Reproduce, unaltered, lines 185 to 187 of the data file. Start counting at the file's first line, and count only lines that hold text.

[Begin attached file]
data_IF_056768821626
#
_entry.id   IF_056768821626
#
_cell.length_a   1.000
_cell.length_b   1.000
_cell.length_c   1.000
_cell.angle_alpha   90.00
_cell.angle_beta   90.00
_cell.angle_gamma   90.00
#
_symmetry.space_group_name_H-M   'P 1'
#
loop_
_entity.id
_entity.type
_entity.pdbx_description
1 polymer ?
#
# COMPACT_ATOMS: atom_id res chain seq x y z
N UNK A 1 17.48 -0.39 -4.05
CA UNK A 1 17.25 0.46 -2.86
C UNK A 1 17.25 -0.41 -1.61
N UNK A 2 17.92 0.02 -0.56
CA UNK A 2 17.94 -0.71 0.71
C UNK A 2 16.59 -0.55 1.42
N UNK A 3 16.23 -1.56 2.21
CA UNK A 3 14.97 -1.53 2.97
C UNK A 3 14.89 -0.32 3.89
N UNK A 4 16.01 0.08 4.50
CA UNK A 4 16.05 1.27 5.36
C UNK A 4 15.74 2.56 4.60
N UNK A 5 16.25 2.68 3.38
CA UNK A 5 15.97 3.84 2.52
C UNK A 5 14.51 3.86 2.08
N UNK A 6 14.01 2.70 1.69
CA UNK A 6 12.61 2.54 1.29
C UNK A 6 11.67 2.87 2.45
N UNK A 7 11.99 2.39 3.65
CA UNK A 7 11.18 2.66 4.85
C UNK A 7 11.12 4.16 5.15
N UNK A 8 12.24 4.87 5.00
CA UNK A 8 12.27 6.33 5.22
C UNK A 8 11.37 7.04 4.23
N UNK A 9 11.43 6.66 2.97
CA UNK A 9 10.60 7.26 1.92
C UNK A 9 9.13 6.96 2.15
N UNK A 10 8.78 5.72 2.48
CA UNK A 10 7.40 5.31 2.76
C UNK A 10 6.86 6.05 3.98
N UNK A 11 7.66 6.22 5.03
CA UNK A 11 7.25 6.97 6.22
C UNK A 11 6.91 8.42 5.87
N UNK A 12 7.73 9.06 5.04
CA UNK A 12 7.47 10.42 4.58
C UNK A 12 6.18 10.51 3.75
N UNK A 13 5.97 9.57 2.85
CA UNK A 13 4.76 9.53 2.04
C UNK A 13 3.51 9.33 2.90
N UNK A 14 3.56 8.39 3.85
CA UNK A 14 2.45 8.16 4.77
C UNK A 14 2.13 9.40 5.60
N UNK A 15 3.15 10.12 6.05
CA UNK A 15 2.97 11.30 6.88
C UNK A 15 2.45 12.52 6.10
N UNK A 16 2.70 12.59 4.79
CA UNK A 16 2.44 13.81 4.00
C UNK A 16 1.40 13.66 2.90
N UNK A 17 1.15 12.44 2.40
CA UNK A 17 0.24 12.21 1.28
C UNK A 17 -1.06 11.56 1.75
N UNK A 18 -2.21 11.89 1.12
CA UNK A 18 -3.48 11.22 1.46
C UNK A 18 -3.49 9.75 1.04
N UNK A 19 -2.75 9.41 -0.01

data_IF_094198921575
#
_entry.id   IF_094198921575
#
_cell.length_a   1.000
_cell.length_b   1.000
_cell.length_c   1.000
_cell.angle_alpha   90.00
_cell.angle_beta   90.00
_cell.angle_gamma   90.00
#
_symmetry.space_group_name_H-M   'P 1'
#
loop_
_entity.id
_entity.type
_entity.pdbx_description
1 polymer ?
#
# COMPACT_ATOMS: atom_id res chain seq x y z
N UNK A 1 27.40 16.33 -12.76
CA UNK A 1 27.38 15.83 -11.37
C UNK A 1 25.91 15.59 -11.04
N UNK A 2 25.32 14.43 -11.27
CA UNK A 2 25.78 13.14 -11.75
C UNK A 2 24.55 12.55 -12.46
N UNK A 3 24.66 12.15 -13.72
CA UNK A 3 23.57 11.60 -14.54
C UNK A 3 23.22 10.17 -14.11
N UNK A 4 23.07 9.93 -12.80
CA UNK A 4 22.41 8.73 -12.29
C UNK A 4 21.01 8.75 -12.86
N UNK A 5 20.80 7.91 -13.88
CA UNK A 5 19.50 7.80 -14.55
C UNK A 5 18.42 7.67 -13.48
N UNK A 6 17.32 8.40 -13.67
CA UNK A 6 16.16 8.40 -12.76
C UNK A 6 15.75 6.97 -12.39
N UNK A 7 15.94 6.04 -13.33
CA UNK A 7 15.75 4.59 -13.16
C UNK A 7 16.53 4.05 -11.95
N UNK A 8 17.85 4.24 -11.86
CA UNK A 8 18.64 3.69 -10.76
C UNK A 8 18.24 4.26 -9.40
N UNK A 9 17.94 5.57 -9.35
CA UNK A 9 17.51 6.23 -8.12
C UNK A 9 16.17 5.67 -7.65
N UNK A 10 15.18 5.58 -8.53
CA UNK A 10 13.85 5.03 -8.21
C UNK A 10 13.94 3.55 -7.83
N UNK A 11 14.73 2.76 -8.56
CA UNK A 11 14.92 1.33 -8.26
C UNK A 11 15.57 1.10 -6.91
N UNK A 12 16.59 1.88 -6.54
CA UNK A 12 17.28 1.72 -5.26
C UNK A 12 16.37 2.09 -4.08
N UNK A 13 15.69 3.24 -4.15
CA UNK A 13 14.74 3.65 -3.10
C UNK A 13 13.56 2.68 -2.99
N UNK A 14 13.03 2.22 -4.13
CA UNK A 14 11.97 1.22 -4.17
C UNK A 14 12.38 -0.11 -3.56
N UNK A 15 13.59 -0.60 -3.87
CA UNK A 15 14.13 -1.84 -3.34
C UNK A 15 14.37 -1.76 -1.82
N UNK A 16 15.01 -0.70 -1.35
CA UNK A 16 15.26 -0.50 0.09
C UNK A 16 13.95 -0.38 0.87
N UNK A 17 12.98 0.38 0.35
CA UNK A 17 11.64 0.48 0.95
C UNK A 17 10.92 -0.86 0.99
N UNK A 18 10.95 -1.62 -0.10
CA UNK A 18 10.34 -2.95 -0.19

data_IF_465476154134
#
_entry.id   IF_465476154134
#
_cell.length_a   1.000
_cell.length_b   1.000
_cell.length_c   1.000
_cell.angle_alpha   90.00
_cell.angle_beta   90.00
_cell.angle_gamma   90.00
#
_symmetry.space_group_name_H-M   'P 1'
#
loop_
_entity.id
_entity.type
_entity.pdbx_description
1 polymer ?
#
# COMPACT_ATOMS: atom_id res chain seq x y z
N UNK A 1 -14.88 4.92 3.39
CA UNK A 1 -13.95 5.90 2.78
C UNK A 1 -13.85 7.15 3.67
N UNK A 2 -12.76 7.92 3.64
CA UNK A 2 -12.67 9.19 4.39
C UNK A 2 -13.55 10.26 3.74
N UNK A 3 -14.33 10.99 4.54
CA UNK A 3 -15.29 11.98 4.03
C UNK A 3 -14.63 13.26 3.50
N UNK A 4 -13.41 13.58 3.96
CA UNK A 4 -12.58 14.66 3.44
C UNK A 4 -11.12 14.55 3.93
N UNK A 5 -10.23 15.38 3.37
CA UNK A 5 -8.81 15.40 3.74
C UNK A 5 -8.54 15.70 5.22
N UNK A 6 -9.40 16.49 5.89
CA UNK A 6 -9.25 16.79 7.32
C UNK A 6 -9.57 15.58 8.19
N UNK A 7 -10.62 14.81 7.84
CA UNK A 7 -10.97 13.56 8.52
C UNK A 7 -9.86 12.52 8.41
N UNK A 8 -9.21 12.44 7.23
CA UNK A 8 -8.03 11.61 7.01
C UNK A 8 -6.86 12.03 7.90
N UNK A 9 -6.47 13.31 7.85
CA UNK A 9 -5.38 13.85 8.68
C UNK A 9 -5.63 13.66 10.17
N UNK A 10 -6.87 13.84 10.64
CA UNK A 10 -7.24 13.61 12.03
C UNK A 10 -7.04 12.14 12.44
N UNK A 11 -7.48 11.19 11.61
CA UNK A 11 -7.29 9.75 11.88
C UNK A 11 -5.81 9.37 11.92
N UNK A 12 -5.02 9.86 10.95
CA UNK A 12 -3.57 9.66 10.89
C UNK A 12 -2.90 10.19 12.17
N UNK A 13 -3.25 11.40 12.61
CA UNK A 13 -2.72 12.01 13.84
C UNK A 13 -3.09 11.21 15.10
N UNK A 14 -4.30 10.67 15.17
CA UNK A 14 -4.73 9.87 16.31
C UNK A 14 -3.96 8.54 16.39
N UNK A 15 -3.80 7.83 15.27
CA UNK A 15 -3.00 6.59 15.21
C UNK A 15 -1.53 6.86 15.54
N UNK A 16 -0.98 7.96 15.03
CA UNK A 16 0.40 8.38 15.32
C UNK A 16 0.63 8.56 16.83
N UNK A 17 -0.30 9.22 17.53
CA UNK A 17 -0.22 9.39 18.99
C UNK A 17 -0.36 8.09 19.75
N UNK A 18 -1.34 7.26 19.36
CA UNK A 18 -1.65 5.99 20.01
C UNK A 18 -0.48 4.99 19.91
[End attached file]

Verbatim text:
CA UNK A 6 -9.25 16.79 7.32
C UNK A 6 -9.57 15.58 8.19
N UNK A 7 -10.62 14.81 7.84